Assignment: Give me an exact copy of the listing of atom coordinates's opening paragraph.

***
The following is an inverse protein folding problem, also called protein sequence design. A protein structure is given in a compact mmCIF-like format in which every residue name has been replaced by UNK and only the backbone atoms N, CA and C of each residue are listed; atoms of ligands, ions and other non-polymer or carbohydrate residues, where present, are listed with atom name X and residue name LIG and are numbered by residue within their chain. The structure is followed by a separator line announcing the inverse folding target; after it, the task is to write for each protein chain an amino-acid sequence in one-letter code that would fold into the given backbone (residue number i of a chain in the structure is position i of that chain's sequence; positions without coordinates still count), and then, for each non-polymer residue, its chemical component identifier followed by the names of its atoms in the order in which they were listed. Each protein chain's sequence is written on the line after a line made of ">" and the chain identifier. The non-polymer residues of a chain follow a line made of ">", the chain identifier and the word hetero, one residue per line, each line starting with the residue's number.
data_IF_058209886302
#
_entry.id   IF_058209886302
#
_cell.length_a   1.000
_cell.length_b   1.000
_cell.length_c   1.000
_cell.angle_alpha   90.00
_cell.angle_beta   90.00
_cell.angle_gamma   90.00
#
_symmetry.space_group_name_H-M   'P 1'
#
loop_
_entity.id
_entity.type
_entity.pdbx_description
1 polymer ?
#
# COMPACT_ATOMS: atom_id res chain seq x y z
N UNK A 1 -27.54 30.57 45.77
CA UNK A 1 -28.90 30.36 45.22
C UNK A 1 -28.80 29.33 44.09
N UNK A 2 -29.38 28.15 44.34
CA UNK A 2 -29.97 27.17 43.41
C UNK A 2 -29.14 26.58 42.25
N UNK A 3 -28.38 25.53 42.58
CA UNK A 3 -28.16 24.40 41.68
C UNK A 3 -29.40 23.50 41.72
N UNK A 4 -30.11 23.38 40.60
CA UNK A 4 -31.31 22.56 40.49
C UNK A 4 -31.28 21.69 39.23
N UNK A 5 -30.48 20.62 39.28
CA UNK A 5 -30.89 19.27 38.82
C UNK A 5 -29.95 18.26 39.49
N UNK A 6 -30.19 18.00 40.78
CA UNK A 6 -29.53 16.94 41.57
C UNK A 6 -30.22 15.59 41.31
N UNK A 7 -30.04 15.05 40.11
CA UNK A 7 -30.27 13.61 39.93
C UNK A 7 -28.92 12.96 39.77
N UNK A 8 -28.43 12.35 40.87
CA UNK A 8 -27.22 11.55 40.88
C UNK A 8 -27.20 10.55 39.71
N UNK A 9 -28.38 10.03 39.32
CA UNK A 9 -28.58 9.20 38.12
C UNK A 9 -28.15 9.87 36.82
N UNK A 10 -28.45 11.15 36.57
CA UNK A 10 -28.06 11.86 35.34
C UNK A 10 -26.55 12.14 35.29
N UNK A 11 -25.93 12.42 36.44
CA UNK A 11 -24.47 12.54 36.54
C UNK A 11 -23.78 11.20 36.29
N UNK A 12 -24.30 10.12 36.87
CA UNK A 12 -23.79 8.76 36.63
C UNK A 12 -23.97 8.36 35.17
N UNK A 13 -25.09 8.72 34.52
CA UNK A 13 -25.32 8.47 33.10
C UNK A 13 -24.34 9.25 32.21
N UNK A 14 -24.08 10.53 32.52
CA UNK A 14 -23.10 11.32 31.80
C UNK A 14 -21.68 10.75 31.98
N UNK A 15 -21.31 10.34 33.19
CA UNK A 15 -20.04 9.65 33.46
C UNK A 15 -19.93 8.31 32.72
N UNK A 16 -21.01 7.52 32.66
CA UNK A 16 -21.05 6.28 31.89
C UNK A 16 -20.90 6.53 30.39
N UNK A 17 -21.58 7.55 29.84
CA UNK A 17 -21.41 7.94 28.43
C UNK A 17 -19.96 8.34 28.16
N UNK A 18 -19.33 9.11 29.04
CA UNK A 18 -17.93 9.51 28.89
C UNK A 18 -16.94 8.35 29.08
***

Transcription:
The following is an inverse protein folding problem, also called protein sequence design. A protein structure is given in a compact mmCIF-like format in which every residue name has been replaced by UNK and only the backbone atoms N, CA and C of each residue are listed; atoms of ligands, ions and other non-polymer or carbohydrate residues, where present, are listed with atom name X and residue name LIG and are numbered by residue within their chain. The structure is followed by a separator line announcing the inverse folding target; after it, the task is to write for each protein chain an amino-acid sequence in one-letter code that would fold into the given backbone (residue number i of a chain in the structure is position i of that chain's sequence; positions without coordinates still count), and then, for each non-polymer residue, its chemical component identifier followed by the names of its atoms in the order in which they were listed. Each protein chain's sequence is written on the line after a line made of ">" and the chain identifier. The non-polymer residues of a chain follow a line made of ">", the chain identifier and the word hetero, one residue per line, each line starting with the residue's number.